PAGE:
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Organizing Military Effectiveness: Organizational Culture, Military Effectiveness, and Military Power

Cedeno, Cesar Gabriel (2023) Organizing Military Effectiveness: Organizational Culture, Military Effectiveness, and Military Power. Doctoral Dissertation, University of Pittsburgh. (Unpublished)

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Why is military effectiveness elusive, even for countries with considerable material, institutional, or technological resources? The answer to this question is important for scholars and practitioners of military effectiveness, defense and national security policy, and international relations. Scholars have long used systemic and national-level variables to explain why some armies are more effective than others. As a consequence, practitioners have developed policies that rarely look outside budgetary, technological, and foreign policy measures to bolster the effectiveness of their armies. Nevertheless, despite these explanations and their use in policymaking, the answer is still not entirely clear.
This dissertation aims to bring more clarity to this question by venturing outside the systemic and national levels to explain military effectiveness. Relying on organizational culture theory, I argue that armies that develop the right organizational culture will achieve the highest levels of military effectiveness and, ceteris paribus, military power. To determine an army’s organizational culture, I analyze how armies develop their own beliefs regarding combat operations and how these beliefs form specific types of organizational cultures. Then, by focusing on command and control, I analyze how different organizational cultures influence military effectiveness and military power in landmark conventional land battles fought during the twentieth century.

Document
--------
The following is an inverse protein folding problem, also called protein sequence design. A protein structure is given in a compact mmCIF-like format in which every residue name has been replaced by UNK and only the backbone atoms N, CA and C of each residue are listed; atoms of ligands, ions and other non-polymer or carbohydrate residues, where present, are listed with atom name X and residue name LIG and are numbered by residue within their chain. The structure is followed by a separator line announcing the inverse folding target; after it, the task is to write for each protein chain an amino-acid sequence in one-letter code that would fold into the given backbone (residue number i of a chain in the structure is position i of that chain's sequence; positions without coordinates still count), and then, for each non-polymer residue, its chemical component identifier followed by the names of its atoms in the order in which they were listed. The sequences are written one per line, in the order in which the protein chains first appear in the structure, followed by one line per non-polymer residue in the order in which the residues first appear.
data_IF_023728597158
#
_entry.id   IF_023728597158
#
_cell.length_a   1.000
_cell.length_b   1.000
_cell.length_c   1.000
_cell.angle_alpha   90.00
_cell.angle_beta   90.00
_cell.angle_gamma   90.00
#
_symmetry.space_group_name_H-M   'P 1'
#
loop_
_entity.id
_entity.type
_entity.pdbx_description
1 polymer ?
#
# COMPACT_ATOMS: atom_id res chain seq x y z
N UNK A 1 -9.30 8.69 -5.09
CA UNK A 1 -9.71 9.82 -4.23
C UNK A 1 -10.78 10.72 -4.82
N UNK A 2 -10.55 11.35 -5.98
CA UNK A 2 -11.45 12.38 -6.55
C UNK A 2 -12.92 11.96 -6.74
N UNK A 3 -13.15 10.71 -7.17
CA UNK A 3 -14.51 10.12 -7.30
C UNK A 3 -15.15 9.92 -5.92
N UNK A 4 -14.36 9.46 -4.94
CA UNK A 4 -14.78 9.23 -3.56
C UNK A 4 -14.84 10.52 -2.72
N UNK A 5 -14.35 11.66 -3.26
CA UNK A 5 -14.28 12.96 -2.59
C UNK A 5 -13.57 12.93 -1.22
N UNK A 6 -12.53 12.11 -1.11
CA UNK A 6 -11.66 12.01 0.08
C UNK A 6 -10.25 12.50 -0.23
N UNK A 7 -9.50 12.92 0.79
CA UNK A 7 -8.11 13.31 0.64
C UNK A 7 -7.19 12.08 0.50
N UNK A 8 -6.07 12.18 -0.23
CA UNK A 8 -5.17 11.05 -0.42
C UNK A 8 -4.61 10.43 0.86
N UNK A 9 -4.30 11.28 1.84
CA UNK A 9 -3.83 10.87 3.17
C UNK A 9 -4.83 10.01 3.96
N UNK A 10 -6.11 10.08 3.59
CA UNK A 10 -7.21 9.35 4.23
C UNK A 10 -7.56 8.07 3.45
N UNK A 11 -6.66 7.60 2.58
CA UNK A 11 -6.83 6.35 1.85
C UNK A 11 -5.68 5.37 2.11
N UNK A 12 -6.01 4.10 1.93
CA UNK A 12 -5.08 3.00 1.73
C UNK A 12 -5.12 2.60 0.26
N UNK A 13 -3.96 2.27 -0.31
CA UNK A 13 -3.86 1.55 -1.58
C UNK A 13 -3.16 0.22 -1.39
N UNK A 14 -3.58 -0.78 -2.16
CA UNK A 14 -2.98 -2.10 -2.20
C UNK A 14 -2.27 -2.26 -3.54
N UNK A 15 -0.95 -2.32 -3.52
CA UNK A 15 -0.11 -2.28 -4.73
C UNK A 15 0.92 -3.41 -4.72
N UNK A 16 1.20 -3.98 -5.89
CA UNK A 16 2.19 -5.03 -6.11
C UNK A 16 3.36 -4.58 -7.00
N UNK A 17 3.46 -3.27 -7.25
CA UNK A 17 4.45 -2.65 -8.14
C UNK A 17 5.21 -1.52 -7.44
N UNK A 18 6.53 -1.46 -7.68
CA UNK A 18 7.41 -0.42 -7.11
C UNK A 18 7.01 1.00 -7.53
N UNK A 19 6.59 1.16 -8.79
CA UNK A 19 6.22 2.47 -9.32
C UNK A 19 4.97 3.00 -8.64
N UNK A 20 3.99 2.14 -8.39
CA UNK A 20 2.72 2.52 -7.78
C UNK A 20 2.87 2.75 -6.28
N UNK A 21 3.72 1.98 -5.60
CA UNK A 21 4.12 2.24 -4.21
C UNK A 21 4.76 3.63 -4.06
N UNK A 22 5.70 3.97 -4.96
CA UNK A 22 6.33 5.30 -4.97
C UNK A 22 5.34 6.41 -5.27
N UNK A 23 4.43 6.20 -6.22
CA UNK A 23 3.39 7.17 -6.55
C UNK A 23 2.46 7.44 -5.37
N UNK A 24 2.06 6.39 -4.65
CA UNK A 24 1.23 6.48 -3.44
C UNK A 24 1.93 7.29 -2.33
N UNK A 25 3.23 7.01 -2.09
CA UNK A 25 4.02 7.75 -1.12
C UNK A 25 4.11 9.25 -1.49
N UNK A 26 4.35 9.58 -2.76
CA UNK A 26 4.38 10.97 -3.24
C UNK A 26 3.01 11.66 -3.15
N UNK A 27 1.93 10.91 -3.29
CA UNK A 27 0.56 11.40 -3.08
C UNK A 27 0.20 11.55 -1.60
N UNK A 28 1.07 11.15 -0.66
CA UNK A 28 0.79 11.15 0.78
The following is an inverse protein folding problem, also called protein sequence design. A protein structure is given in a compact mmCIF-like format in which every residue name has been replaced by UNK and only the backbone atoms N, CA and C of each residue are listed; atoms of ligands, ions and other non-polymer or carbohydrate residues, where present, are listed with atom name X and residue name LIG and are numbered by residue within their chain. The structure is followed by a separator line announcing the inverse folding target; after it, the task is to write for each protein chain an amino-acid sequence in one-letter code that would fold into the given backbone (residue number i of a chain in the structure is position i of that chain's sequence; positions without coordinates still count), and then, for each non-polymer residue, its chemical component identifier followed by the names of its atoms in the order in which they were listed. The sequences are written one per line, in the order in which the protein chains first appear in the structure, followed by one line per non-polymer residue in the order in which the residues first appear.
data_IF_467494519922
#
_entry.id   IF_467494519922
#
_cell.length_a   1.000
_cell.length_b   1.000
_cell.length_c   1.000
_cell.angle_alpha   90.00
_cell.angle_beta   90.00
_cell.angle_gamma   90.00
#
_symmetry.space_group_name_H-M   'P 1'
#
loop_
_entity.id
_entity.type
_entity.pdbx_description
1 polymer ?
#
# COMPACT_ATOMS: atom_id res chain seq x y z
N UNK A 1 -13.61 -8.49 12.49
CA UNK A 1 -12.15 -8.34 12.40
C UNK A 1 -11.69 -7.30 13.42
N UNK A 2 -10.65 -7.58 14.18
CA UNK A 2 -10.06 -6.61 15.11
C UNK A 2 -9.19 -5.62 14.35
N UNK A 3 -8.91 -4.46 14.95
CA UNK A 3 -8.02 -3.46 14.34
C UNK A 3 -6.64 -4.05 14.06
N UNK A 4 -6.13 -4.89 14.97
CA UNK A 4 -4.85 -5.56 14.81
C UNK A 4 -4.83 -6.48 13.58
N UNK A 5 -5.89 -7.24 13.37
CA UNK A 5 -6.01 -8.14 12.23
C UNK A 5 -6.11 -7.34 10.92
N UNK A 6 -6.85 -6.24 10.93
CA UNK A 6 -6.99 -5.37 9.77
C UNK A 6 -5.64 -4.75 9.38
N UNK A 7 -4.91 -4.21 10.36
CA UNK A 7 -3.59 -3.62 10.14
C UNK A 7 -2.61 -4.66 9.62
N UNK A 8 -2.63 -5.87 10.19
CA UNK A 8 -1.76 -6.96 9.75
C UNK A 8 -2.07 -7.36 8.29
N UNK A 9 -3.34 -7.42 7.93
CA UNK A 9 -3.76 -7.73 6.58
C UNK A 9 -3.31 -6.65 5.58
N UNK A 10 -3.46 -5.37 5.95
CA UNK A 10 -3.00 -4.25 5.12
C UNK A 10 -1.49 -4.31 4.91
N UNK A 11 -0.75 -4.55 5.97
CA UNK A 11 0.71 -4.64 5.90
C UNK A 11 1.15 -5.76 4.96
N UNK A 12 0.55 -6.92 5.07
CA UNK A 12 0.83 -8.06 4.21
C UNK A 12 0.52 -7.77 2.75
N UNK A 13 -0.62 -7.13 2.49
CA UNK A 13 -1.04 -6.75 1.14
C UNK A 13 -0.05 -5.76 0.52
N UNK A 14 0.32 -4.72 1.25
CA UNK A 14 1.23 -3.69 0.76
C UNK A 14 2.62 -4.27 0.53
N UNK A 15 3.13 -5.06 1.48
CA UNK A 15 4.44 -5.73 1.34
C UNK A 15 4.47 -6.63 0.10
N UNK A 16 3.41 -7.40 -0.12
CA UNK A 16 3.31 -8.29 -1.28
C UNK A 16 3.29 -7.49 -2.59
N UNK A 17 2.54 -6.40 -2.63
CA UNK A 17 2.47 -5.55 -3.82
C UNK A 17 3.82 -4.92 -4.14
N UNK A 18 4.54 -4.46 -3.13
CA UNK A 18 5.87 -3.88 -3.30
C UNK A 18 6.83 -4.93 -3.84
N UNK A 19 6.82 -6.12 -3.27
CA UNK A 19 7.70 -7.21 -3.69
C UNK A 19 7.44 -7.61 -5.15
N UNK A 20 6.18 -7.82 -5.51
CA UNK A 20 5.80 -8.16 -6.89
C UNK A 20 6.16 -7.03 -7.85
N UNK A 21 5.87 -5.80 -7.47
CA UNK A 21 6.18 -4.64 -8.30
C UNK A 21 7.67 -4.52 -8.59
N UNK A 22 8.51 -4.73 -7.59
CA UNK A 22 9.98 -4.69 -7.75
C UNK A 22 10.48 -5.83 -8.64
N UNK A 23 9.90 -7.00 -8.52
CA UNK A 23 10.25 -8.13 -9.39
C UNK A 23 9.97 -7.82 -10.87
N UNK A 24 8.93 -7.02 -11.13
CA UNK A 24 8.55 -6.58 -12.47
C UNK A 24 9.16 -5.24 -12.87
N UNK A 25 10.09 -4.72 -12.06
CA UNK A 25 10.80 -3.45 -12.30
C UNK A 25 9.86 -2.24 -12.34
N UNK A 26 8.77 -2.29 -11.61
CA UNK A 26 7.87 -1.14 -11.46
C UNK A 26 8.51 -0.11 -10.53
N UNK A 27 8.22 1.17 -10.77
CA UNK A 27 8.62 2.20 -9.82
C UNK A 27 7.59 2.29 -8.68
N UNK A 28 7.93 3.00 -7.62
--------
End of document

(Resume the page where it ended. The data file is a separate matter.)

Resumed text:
In order to test my argument, I rely on a qualitative research design that uses multiple research techniques. First, I used archival research to explore the beliefs of different armies through their official documents. Second, I conducted semi-structured interviews to former combatants of the Falklands War, which were designed based on my theoretical framework. Third, I performed secondary sources research in order to uncover the beliefs of armies in the cases where archival research was not feasible. Using this research design, I show that my organizational culture argument provides a more congruent and consistent explanation of evinced military effectiveness and military power in the battles I examine than do alternative, existing theories.


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Item Type: University of Pittsburgh ETD
Status: Unpublished
CreatorsEmailPitt UsernameORCID
Cedeno, Cesar Gabrielcgc27@pitt.educgc27
ETD Committee:
TitleMemberEmail AddressPitt UsernameORCID
Committee ChairGrauer,
Committee MemberKenney,
Committee MemberCondra,
Committee MemberPollack,
Date: 2 February 2023
Date Type: Publication
Defense Date: 24 October 2022
Approval Date: 2 February 2023
Submission Date: 4 December 2022
Access Restriction: No restriction; Release the ETD for access worldwide immediately.
Number of Pages: 386
Institution: University of Pittsburgh
Schools and Programs: Graduate School of Public and International Affairs > Public and International Affairs
Degree: PhD - Doctor of Philosophy
Thesis Type: Doctoral Dissertation
Refereed: Yes
Uncontrolled Keywords: military effectiveness, military power, military operations, military analysis, command and control
Date Deposited: 02 Feb 2023 14:10
Last Modified: 02 Feb 2023 14:10


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